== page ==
Do outside sources, such as certain songs or quotes or books, usually inspire your ideas for your stories or do the ideas come to you unaided?
Songs, quotes and books don’t necessarily inspire my ideas for stories (sometimes, not often), but neither do the ideas come unaided.  I drag them in kicking, screaming and biting.  It’s a long and difficult process.  :D

Along the lines of that last question, what are a few of your favorite books?

A hundred and eight counts as “a few,” right? 
…Oh, you meant, like, less than ten.  Fine.  
Pride and Prejudice by Jane Austen
Sense and Sensibility by Jane Austen
Northanger Abbey by Jane Austen
The Scarlet Pimpernel by Baroness Orczy
Johnny Tremain by Esther Forbes
Les Miserables by Victor Hugo
North and South by Elizabeth Gaskell
Little Dorrit by Charles Dickens
To Kill a Mockingbird by Harper Lee
The Yearling by Marjorie Kinnan Rawlings

Do you have a favorite genre of music?
 Classical and Broadway are my absolute favorites, but I also enjoy sweeping movie soundtracks and I’ve recently developed a taste for opera.

Do you have a favorite worship song or hymn?

Be Thou My Vision, It Is Well With My Soul and In Christ Alone are my favorites right now… but it changes from week to week.  :D

Do you have a favorite food?

Food is good.  I like food.  Muchly.  As to a favorite… um… well, seafood is always amazing, and I really like salads, and eggplant parmesan is beyond delicious.  As far as desserts go, you can never go wrong with chocolate, lemon or strawberries.

Tea or Coffee? And can you give any recommendations on brands or types? Even times when certain types are best?

Bigelow’s “Constant Comment” brand of tea is probably my all-time favorite.  I think of it as a writerly beverage.  :D  Coffee is delightful, but I don’t usually drink it when I’m writing.

What is your favorite season? Why?

Autumn.  I like cooler temperatures, and sweaters are one of my favorite articles of clothing, so I like an excuse to wear them all the time.  Plus, who doesn’t like colorful leaves and the smell of wood smoke and the spice of apple cider?

Which do you prefer: A sunny beach or a wooded lake?

The sunny beach, as long as I have lots of sunscreen, a good pair of sunglasses, and an excellent book. 

Here is a summary of an analogy a friend of mine made about writing styles:
A person who likes to organize and have an outline of their story to follow while writing could be compared to classical music. A person who gets an idea, but flies by the seat of their pants when writing could be compared to jazz music.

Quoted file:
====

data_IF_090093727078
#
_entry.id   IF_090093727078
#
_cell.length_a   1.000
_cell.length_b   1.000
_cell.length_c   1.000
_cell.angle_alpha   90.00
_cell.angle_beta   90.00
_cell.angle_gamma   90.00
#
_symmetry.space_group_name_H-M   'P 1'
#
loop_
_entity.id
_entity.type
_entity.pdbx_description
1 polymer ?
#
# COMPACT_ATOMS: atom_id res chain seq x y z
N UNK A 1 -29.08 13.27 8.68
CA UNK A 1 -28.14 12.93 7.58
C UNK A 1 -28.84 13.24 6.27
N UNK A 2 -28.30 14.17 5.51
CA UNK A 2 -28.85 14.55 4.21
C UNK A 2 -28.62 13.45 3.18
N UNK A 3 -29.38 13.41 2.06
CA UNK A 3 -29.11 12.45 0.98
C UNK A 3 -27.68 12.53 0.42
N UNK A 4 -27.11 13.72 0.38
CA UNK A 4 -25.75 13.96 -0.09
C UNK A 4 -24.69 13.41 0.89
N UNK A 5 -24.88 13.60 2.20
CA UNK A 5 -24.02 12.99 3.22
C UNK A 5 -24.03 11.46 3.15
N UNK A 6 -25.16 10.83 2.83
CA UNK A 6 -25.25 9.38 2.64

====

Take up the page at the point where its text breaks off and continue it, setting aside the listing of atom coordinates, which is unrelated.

Which of these two writing styles would you say you most closely embody?
Heehee.  Well, I’m probably more like the jazz music—although I really don’t like most jazz music and infinitely prefer classical.  But no question about it, I’m a seat-of-the-pants writer.

Do you recommend events like NaNoWriMo?
I do indeed—but I recommend a nice long break afterwards so your brain can go back to normal!  Writing under such a crunching deadline is exhausting.

Any tips on editing?

Try reading through what you wrote as if you’ve never seen it before—imagine that this is a book you’ve plucked off the shelf at the library.  If anything makes you wrinkle your nose or hastily skip because it doesn’t sound right, cut it out.   Be ruthless, but always save your previous drafts so that if you decide to put something back in, you’ll have it available and won’t be forced to tear your hair. :D

Finally, can you give any words of wisdom to the other writers out there, especially those possibly pursuing publication?

Write what you want to write! I know that sounds cliché, but honestly, if you aren’t enjoying what you write, no one will enjoy the reading of it.  Have fun, for Pete’s sake—writing is hard, yes, and there will be times when you want to die, yes, but it’s so worth it.   Stick with your projects, but don’t be afraid to trash a stupid idea.    Also, don’t be afraid of self-publishing.  :D

Once again, thank you for being here today. I had a lovely time hosting you. Please, feel free to take an extra cookie for the road.
Thank you so much for having me—and the cookies were delicious! May I have the recipe?
I'll have to see what I can do about that. ;-)
And thank you all for sitting in on our interview. Don’t forget, you can follow Miss Dashwood at her blogs, and you can purchase her book Only A Novel here and here.
Please, feel free to take a cookie home with you! :- )

"Miss Amy Dashwood is a daughter of the King of Kings, a homeschooled seventeen-year-old and a lover of books, period dramas, chocolate, long bike rides, babies, teacups, historical costumes and fiddle music.  Only a Novel, her first full-length work of fiction, chronicles a year in the life of Elizabeth Markette, a young woman with a head full of books who takes on a job as a governess after the death of her grandmother.  Only a Novel is available for purchase on Amazon, and you can find Amy at either of her two blogs, Yet Another Period Drama Blog and The Quest For Stories."